Port - Hafen, Hamburg
Germany’s biggest sea port is still very busy and impressive even during the economical crisis, especially the container terminals. You can catch a view of the harbour from the promenade walk along Landungsbrücken and Überseebrücke but the best way to get an idea of the harbour and its size is a boat cruise. You are taken through the container terminals and harbour basins, see the huge freighters from close by and observe the harbour at work. Comments (usually in German) are given by the captain who gets information on the ships that are currently in the harbour from the port authorities.
Harbour cruises depart from Landungsbrücken all the time during the day. Just show up and select one. You have the choice between one and two hour cruises, between cruises on a big boat, on a small Barkasse, or a Mississippi paddle steamer.
The Mississippi steamer can be considered a gag… My photos were taken during a cruise on a larger boat like the ones in photo 3. Next time I go, however, I’ll go on a Barkasse – see photo 4 to understand why. Those tiny boats were originally used to transport workers in the harbour, nowadays some do cruises. They are small enough to enter the canals and can get much closer to the big vessels than the larger ones ever could, so the view almost from duck perspective is far more impressive (photographers!).
More photos in the travelogues.
Even if Hamburg is not situated directly at the coast it has a huge harbour that creates a maritime atomosphere in the city. I love to spend time there ever again. Just to sit on the boardwalks in the evening at sundown. There are many kiosks where you can buy a "Fischbrötchen" – kind of a hamburger with fish that are pretty good and a cool Astra beer - that's a must snack in Hamburg!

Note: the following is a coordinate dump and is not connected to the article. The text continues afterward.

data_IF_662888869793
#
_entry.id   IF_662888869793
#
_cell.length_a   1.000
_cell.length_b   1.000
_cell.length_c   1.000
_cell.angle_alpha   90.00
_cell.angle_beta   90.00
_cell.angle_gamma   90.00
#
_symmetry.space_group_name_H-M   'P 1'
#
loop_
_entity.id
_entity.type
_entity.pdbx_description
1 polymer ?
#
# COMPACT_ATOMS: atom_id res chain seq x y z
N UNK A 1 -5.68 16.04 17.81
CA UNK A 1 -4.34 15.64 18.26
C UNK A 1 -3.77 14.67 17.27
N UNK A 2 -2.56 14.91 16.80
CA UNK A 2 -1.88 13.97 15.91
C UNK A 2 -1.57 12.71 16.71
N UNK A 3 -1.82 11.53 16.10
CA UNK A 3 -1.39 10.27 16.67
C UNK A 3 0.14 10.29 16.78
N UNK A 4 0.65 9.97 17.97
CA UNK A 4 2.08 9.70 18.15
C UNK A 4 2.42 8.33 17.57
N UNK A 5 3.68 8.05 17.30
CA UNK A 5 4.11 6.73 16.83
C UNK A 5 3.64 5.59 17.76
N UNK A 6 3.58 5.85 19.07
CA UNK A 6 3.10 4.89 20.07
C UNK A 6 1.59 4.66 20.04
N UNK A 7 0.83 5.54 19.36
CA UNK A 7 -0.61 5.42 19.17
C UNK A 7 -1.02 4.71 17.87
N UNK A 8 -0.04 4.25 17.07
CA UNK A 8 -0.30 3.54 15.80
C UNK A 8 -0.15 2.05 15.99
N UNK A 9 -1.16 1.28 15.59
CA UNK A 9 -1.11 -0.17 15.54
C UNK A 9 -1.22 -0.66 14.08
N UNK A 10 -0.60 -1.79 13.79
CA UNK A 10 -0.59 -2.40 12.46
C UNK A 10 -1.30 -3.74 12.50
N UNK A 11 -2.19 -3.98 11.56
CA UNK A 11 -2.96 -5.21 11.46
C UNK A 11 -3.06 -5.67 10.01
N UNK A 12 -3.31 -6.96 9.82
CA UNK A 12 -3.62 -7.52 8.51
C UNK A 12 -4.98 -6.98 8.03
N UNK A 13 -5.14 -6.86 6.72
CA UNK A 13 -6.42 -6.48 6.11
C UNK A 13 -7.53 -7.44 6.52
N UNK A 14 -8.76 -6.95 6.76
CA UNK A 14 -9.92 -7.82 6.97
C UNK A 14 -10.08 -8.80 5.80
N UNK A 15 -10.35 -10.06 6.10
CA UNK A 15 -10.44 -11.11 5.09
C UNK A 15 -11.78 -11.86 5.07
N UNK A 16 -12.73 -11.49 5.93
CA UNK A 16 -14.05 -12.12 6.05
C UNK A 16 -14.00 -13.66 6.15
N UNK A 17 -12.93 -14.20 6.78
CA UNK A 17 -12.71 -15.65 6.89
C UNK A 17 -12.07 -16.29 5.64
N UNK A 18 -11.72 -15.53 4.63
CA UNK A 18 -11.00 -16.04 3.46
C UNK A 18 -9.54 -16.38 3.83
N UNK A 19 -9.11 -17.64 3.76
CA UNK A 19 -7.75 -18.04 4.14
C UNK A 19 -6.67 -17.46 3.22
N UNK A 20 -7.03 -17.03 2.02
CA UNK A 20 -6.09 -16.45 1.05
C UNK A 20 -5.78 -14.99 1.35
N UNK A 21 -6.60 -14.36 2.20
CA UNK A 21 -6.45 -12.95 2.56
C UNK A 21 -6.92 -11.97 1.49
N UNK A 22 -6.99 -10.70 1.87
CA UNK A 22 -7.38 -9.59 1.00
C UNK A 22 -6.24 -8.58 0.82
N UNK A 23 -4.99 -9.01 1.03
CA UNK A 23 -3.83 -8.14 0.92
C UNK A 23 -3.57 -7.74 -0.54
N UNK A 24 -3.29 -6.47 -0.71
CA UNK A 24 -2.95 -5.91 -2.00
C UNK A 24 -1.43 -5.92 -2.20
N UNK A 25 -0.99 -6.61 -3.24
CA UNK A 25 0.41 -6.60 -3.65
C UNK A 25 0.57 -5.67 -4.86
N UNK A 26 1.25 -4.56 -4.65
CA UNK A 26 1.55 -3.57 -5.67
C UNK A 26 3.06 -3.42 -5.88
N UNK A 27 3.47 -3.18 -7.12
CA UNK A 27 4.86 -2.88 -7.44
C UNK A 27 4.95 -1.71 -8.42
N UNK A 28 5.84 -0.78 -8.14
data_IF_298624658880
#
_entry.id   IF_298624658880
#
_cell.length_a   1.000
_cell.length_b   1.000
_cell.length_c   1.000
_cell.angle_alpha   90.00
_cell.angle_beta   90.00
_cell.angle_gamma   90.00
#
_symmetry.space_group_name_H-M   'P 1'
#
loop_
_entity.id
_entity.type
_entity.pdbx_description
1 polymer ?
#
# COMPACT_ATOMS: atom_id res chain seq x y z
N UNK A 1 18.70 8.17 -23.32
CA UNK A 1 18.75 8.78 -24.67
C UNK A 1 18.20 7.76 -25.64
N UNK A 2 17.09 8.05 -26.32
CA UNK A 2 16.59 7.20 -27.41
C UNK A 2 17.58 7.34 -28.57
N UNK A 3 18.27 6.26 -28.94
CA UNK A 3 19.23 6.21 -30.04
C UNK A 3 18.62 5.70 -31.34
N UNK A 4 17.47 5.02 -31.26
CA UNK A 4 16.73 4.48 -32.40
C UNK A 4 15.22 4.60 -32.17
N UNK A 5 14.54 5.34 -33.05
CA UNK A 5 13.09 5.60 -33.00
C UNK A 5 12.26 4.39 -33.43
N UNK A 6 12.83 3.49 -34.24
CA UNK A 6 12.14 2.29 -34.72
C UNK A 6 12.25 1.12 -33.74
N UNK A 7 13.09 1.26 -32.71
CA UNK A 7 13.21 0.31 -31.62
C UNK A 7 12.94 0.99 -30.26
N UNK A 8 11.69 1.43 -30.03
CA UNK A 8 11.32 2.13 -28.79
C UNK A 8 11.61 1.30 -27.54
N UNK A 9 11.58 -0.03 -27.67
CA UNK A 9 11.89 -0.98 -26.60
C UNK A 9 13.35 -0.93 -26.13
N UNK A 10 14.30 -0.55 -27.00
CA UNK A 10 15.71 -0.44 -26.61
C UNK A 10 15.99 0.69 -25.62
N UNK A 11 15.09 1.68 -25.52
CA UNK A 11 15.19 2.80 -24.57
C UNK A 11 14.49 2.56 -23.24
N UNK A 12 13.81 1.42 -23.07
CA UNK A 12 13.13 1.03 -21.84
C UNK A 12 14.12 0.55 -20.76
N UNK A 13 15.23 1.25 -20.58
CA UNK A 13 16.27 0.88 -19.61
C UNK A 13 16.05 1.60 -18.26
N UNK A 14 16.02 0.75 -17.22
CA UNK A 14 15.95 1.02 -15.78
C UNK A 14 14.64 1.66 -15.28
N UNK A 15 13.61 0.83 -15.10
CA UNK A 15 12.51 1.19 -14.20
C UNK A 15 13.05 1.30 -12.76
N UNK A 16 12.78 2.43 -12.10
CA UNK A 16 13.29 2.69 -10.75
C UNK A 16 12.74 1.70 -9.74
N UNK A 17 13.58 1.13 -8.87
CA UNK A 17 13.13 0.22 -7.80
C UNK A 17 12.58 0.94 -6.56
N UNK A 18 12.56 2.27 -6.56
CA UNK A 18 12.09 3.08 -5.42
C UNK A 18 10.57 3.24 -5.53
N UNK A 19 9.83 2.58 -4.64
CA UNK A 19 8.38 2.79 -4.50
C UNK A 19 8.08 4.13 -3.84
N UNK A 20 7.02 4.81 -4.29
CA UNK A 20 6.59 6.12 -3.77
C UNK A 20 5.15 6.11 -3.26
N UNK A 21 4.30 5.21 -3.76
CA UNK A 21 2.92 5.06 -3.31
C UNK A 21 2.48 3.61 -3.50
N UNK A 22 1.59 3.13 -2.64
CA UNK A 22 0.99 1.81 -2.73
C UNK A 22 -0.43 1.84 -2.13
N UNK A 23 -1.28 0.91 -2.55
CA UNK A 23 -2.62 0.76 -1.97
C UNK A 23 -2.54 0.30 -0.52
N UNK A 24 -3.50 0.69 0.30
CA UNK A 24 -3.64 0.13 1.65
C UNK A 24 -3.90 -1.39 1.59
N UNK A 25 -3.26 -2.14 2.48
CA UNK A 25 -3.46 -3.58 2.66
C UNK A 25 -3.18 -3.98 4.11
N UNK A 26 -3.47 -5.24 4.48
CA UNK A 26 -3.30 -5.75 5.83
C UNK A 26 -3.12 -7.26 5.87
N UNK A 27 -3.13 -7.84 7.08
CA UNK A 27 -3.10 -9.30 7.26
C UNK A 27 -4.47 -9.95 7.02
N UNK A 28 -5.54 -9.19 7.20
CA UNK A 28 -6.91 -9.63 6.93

There are many things to do:
The best view on the harbour you get from the hill just over the subway station Landungsbrücken. When you arrive go through a small open door on the right before you enter the bridge to the harbour. There is a staircase that leads you up to a view point terrace. Those staying in the Youth Hostel "Auf dem Stintfang" book that view. It is really great.
Another great view that you do not think of as a tourist is from the other side of the harbour. Go through The old tunnel beneath the river Elbe. Today this tunnel is mainly used by pedestrians but you also can enter an elevator with your car. This definately is an experience. I really love that old tunnel with its ceramic walls. And it's for free. Anyway - maybe it's raining so this is a good thing to do while waiting for sun...
Of course, you should do a harbour tour on a barge. It does not matter if you do not understand German because the guides tell jokes that rather are annoying. So here it really is an advantage not to understand! But get close to the huge transport and container ships. If you do not want to spent about 9 EUR for that boat trip you also can take a ferry - which you can take with the bus and underground tickets. The 62 goes to Finkenwerder and a nice stop is Neumuehlen/Oevelgoenne (more infos see transport).
See also museums ships Cap San Diego, Rickmer Rickmers and the Old English Lightship (Feuerschiff).